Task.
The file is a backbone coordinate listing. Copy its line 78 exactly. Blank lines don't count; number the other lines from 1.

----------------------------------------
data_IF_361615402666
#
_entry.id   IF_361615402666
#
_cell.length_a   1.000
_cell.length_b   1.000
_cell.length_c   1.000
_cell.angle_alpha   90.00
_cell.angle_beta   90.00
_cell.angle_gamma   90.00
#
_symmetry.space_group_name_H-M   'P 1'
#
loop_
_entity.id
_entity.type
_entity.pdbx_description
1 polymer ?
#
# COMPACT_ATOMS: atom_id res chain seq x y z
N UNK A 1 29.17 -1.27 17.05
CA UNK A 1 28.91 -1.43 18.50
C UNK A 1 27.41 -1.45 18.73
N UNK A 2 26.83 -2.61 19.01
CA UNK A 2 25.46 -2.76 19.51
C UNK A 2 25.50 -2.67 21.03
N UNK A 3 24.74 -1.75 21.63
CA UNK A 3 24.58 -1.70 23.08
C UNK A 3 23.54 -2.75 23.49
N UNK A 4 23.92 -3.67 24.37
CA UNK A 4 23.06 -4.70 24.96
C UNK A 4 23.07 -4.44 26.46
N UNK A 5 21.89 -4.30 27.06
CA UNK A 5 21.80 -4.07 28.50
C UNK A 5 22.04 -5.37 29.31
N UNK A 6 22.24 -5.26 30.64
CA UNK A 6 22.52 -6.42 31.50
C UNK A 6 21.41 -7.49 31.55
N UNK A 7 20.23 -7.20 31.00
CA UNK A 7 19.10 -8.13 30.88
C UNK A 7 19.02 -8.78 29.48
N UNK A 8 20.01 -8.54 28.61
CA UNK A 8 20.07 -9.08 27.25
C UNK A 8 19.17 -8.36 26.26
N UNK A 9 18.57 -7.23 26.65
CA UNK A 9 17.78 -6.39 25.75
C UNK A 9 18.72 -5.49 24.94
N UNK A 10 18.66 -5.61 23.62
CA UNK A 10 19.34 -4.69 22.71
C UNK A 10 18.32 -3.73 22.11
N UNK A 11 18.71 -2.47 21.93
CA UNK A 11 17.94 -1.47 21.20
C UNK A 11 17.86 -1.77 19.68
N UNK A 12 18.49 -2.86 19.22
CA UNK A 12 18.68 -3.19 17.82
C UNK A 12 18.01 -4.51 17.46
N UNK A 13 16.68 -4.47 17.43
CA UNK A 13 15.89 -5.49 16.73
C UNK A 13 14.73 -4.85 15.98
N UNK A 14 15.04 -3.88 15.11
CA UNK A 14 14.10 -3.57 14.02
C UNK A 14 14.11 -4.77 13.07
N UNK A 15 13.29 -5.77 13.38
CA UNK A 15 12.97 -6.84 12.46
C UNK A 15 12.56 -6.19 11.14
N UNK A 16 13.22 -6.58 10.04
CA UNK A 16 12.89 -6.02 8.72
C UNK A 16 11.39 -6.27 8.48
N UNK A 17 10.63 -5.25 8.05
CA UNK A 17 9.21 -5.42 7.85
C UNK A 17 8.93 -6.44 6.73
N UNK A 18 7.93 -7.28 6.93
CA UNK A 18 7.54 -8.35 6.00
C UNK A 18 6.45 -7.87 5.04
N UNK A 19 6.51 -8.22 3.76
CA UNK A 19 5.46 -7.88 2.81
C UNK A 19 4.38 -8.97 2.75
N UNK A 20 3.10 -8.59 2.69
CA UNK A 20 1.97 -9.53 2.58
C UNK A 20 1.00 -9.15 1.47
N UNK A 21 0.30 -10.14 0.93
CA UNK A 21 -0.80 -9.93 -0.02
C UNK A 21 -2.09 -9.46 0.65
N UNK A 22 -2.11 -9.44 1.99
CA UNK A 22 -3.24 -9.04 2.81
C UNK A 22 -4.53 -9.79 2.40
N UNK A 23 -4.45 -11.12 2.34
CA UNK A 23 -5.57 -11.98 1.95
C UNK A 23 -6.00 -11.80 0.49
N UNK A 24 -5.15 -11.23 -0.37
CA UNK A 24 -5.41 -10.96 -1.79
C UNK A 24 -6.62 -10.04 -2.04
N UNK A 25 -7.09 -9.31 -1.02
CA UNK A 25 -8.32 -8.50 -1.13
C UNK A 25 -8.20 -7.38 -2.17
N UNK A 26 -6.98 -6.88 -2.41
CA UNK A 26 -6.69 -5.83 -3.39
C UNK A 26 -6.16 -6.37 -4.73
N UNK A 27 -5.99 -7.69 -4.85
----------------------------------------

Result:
N UNK A 20 3.10 -8.59 2.69